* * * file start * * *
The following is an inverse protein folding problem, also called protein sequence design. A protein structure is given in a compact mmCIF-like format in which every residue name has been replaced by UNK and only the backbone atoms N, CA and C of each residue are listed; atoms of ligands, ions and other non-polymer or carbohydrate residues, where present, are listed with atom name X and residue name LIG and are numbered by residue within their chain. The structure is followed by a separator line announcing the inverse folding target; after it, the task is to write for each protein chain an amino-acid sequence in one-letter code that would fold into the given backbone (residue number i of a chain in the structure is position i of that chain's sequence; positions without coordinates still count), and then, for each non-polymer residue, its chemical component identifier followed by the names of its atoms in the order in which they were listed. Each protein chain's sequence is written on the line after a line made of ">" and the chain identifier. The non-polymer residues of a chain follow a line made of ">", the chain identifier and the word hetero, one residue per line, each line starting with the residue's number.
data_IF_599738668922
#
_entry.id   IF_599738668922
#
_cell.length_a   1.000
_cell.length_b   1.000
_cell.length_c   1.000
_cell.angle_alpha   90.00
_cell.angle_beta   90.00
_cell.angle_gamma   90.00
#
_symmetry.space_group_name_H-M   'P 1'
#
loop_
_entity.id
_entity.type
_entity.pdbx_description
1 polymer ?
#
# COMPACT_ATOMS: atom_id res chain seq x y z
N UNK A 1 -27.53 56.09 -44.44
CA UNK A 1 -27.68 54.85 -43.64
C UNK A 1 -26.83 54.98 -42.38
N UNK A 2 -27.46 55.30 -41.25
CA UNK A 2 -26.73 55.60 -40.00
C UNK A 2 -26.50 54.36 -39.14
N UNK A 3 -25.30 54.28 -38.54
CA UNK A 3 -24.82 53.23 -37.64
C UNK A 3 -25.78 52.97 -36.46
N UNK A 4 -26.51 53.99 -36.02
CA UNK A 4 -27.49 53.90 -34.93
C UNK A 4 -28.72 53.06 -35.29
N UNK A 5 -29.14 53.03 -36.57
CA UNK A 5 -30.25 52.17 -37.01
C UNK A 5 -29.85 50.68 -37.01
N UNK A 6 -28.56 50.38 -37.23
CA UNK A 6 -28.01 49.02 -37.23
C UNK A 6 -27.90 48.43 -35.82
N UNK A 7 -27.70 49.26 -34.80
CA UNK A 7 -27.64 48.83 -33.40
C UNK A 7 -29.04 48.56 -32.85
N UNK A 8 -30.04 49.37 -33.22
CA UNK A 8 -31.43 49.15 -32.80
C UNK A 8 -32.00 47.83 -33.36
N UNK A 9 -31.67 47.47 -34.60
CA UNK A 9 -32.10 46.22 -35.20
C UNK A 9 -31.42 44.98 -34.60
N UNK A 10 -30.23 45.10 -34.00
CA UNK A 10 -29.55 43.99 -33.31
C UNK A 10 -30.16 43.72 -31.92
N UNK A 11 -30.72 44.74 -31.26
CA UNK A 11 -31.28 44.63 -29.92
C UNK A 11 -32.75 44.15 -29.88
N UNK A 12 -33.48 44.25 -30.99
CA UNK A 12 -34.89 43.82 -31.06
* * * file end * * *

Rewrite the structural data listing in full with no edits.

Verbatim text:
The following is an inverse protein folding problem, also called protein sequence design. A protein structure is given in a compact mmCIF-like format in which every residue name has been replaced by UNK and only the backbone atoms N, CA and C of each residue are listed; atoms of ligands, ions and other non-polymer or carbohydrate residues, where present, are listed with atom name X and residue name LIG and are numbered by residue within their chain. The structure is followed by a separator line announcing the inverse folding target; after it, the task is to write for each protein chain an amino-acid sequence in one-letter code that would fold into the given backbone (residue number i of a chain in the structure is position i of that chain's sequence; positions without coordinates still count), and then, for each non-polymer residue, its chemical component identifier followed by the names of its atoms in the order in which they were listed. Each protein chain's sequence is written on the line after a line made of ">" and the chain identifier. The non-polymer residues of a chain follow a line made of ">", the chain identifier and the word hetero, one residue per line, each line starting with the residue's number.
data_IF_599738668922
#
_entry.id   IF_599738668922
#
_cell.length_a   1.000
_cell.length_b   1.000
_cell.length_c   1.000
_cell.angle_alpha   90.00
_cell.angle_beta   90.00
_cell.angle_gamma   90.00
#
_symmetry.space_group_name_H-M   'P 1'
#
loop_
_entity.id
_entity.type
_entity.pdbx_description
1 polymer ?
#
# COMPACT_ATOMS: atom_id res chain seq x y z
N UNK A 1 -27.53 56.09 -44.44
CA UNK A 1 -27.68 54.85 -43.64
C UNK A 1 -26.83 54.98 -42.38
N UNK A 2 -27.46 55.30 -41.25
CA UNK A 2 -26.73 55.60 -40.00
C UNK A 2 -26.50 54.36 -39.14
N UNK A 3 -25.30 54.28 -38.54
CA UNK A 3 -24.82 53.23 -37.64
C UNK A 3 -25.78 52.97 -36.46
N UNK A 4 -26.51 53.99 -36.02
CA UNK A 4 -27.49 53.90 -34.93
C UNK A 4 -28.72 53.06 -35.29
N UNK A 5 -29.14 53.03 -36.57
CA UNK A 5 -30.25 52.17 -37.01
C UNK A 5 -29.85 50.68 -37.01
N UNK A 6 -28.56 50.38 -37.23
CA UNK A 6 -28.01 49.02 -37.23
C UNK A 6 -27.90 48.43 -35.82
N UNK A 7 -27.70 49.26 -34.80
CA UNK A 7 -27.64 48.83 -33.40
C UNK A 7 -29.04 48.56 -32.85
N UNK A 8 -30.04 49.37 -33.22
CA UNK A 8 -31.43 49.15 -32.80
C UNK A 8 -32.00 47.83 -33.36
N UNK A 9 -31.67 47.47 -34.60
CA UNK A 9 -32.10 46.22 -35.20
C UNK A 9 -31.42 44.98 -34.60
N UNK A 10 -30.23 45.10 -34.00
CA UNK A 10 -29.55 43.99 -33.31
C UNK A 10 -30.16 43.72 -31.92
N UNK A 11 -30.72 44.74 -31.26
CA UNK A 11 -31.28 44.63 -29.92
C UNK A 11 -32.75 44.15 -29.88
N UNK A 12 -33.48 44.25 -30.99
CA UNK A 12 -34.89 43.82 -31.06